Overview and General Workflow¶
StructOpt uses a Genetic Algorithm to optimize a set of atomic structures according to a customizable objective function (aka cost function).
A genetic algorithm utilizes a population of structures rather than a single individual. A genetic algorithm, or evolutionary algorithm, is conceptually similar to genetic Darwinism where animals are replaced by “individuals” (in the case of StructOpt a “individual” is an atomic model). A population of atomic models is first generated. Given a population, pairs of individuals are mated (aka crossed over) by selecting different aspects of each model and pasting them into each other. Crossovers always produce two children, one for each section of the models combined together. The offspring are added to the population. After the mating scheme has finished, single individuals can “mutate” (i.e. moving atoms in a unique way) to add new genes to the population’s gene pool. After the atoms have been moved via crossovers and mutations, the structures are relaxed. Finally, each structure is run though a series of “fitness” evaluations to determine how “fit to survive” it is, and the population is then reduced to its original size based on a number of optional selection criteria. This process is repeated many times.
- Generate initial structures
- Locally relax structures
- Calculate fitness values (e.g. energies) of each structure
- Remove some individuals from the population based on their fitness value
- Perform crossovers and selected individuals to generate offspring for the next generation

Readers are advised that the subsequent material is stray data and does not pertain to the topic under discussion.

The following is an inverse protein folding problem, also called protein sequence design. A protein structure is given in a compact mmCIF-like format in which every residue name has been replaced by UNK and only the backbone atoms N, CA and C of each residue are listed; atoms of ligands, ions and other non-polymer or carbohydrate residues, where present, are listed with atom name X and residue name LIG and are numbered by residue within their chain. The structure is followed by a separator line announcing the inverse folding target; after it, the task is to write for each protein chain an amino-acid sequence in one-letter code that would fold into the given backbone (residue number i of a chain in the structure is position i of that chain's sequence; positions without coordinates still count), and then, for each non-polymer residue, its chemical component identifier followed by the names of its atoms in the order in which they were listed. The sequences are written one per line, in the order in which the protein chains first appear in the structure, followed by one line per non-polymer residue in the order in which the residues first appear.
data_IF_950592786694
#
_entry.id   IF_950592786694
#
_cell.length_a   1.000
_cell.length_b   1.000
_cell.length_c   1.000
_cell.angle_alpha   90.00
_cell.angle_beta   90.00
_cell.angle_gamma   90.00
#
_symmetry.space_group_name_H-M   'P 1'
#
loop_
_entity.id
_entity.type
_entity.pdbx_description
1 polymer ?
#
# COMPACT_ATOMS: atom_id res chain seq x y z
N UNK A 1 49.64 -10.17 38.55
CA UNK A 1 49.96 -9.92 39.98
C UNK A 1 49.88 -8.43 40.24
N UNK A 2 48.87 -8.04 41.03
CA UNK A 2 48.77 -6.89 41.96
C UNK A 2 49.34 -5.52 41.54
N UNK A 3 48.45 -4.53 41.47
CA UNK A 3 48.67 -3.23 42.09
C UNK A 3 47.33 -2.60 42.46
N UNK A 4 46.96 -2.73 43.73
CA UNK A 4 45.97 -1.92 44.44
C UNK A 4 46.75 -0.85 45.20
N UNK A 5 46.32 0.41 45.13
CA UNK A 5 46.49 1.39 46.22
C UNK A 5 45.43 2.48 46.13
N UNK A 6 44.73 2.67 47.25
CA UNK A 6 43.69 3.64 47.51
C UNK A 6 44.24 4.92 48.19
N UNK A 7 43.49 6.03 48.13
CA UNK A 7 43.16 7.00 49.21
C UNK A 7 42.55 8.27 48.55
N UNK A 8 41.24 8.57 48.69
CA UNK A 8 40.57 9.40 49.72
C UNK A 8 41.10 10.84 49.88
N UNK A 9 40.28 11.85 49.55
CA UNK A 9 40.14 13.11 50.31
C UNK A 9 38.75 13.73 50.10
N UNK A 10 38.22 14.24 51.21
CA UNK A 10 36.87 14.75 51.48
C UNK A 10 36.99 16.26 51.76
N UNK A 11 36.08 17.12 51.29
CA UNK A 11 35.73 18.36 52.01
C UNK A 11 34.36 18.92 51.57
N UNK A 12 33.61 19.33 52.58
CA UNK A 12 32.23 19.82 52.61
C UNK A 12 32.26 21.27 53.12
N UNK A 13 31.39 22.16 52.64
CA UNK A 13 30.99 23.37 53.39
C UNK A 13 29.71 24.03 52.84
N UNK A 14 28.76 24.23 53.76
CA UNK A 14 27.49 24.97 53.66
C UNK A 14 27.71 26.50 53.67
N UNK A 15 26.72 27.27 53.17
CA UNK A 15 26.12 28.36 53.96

- Perform mutations on the selected individuals in the current population and offspring for the next generation
- Repeat steps 2-6 until the convergence criteria are met
The relaxation and fitness evaluations are only performed on individuals that have been modified via crossovers and mutations. This avoids recomputing these expensive calculations for individuals that were unchanged during the generation’s crossover/mutation scheme.
During crossovers, the offspring are collected into a list. After all crossovers have been completed, these offspring are added to the entire population. Each individual in the entire population then has a chance to be mutated. There will therefore be a variable number of modified individuals that will need to be relaxed and fit during each generation. The number of modified individuals can only be predicted by using the probability of mutation and crossover.
Implemented by default.
Has periodic boundary conditions along all dimensions. The entire model is relaxed.
Does not have periodic boundary conditions. The entire model is relaxed.
There are three layers to this structure type. The outer layer contains the fixed atoms that are never moved but are used as constrains in the relaxations and fitnesses. The middle layer contains atoms that are part of the crystal structure but that will be mutated, crossed-over, and relaxed. The inner layer contains the defect and it will also be mutated cross-over, and relaxed.
Crossover Selection Schemes¶
- Crystals: Artem Oganov, Alex Zunger, Scott Woodley, Richard Catlow
- Clusters: Roy L. Johnston, Bernd Hartke, David Deaven
- Surfaces: Cristian V. Ciobanu, Kai-Ming Ho